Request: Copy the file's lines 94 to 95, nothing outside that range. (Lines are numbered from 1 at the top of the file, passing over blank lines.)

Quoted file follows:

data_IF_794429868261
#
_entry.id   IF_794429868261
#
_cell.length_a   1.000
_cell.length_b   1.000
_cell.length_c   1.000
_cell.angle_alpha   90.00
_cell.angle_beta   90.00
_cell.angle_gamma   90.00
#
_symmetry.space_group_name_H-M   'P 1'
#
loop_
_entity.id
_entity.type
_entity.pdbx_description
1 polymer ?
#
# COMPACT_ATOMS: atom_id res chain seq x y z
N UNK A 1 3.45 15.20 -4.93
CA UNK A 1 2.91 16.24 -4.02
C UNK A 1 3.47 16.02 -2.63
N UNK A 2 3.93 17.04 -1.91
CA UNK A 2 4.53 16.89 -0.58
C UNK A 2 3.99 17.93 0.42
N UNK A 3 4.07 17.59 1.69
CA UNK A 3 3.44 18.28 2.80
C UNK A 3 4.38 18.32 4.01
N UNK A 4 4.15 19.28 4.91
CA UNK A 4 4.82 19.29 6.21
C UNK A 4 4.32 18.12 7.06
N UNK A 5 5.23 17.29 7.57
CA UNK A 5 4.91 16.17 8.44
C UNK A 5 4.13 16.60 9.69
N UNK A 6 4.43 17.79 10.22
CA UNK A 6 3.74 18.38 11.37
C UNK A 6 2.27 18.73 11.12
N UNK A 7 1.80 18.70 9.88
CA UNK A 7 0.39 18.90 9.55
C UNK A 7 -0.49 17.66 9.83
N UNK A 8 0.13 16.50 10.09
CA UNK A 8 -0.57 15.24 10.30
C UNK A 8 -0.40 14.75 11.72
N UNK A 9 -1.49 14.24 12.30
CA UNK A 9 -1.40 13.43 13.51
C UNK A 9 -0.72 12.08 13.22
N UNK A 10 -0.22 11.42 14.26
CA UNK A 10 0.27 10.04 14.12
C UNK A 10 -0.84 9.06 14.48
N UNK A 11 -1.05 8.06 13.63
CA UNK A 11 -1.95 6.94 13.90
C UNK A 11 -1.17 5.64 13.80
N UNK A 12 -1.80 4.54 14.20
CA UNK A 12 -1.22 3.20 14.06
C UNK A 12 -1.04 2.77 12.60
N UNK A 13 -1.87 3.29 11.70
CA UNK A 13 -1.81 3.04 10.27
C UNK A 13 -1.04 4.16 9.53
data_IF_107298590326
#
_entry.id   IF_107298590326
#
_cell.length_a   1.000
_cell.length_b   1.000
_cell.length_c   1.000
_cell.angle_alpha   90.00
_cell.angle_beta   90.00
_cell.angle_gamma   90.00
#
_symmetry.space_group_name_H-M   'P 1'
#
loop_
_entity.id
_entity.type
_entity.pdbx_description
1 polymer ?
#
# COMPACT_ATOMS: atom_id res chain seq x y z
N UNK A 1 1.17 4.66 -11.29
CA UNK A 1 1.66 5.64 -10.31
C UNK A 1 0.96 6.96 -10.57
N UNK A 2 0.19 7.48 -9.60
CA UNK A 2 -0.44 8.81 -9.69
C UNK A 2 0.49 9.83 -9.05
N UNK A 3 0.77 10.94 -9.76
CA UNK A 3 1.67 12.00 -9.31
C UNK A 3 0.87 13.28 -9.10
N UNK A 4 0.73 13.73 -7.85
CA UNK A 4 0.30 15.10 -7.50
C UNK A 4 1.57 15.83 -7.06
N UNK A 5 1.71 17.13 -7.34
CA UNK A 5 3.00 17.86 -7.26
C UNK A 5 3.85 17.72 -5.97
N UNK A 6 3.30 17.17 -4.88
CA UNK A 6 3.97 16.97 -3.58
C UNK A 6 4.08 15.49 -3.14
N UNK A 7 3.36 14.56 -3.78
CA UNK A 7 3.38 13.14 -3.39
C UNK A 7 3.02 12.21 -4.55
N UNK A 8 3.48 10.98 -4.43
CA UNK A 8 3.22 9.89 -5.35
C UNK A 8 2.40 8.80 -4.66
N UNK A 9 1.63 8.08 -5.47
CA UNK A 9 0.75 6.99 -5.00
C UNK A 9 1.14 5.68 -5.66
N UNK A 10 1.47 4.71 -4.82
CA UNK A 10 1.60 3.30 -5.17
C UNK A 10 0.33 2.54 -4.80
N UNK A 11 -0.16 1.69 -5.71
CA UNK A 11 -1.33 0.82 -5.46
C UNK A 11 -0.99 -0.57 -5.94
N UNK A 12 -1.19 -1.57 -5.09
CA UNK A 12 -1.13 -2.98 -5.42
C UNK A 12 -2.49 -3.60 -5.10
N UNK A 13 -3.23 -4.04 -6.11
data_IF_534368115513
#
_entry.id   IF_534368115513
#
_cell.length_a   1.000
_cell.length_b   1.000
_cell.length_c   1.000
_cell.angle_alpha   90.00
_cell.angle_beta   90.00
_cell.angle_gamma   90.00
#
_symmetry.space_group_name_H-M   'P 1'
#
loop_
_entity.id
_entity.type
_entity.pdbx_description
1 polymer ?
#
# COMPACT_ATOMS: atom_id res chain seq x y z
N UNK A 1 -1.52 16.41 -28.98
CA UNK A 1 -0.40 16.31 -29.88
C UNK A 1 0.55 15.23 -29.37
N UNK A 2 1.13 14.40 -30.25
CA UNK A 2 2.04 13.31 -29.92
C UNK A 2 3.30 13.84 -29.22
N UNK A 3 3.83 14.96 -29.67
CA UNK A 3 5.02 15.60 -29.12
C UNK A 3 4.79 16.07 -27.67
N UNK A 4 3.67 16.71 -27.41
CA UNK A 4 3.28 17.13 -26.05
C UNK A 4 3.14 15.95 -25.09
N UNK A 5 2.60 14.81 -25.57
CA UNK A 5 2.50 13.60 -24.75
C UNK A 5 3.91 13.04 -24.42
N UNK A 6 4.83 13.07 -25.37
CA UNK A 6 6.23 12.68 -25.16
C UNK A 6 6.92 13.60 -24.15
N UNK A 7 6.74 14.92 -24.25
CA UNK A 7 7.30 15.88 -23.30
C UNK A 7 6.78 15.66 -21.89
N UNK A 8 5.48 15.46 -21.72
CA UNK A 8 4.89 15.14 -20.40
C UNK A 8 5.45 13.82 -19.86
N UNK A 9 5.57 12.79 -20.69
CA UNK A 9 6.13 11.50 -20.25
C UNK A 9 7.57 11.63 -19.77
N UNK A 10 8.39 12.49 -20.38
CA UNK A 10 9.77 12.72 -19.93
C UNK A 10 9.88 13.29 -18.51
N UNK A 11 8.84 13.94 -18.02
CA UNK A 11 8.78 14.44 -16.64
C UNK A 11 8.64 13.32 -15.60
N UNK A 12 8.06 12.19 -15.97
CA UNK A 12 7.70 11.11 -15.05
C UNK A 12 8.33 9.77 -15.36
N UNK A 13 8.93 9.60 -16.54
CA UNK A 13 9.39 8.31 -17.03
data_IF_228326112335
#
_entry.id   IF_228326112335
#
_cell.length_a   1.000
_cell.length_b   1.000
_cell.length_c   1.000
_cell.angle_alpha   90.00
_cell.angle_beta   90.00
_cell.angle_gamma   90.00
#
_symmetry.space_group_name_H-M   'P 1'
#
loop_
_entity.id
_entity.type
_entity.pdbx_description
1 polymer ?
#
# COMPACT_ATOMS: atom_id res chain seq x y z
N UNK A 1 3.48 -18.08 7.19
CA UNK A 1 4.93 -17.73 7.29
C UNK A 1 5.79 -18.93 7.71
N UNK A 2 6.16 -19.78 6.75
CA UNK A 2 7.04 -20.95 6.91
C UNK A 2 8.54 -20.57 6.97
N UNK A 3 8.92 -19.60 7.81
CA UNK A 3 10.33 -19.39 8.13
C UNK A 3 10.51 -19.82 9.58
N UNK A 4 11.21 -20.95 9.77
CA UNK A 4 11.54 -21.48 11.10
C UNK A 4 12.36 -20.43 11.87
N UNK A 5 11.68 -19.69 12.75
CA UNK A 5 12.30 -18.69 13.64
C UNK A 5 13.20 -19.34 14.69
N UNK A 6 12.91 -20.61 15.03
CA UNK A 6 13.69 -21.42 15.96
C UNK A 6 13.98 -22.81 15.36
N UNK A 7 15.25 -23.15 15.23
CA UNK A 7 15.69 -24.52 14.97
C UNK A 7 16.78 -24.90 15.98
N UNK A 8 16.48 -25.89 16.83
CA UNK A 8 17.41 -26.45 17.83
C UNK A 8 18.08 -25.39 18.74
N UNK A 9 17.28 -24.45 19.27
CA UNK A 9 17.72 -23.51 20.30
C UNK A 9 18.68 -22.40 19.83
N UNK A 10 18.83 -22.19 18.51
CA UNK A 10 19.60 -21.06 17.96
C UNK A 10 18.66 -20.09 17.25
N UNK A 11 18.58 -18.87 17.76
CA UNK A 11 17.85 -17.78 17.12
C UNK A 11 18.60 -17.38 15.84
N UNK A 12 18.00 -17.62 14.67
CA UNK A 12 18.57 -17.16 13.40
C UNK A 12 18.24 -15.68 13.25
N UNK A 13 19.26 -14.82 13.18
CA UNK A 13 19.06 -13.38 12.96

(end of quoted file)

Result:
C UNK A 5 3.85 17.72 -5.97
N UNK A 6 3.30 17.17 -4.88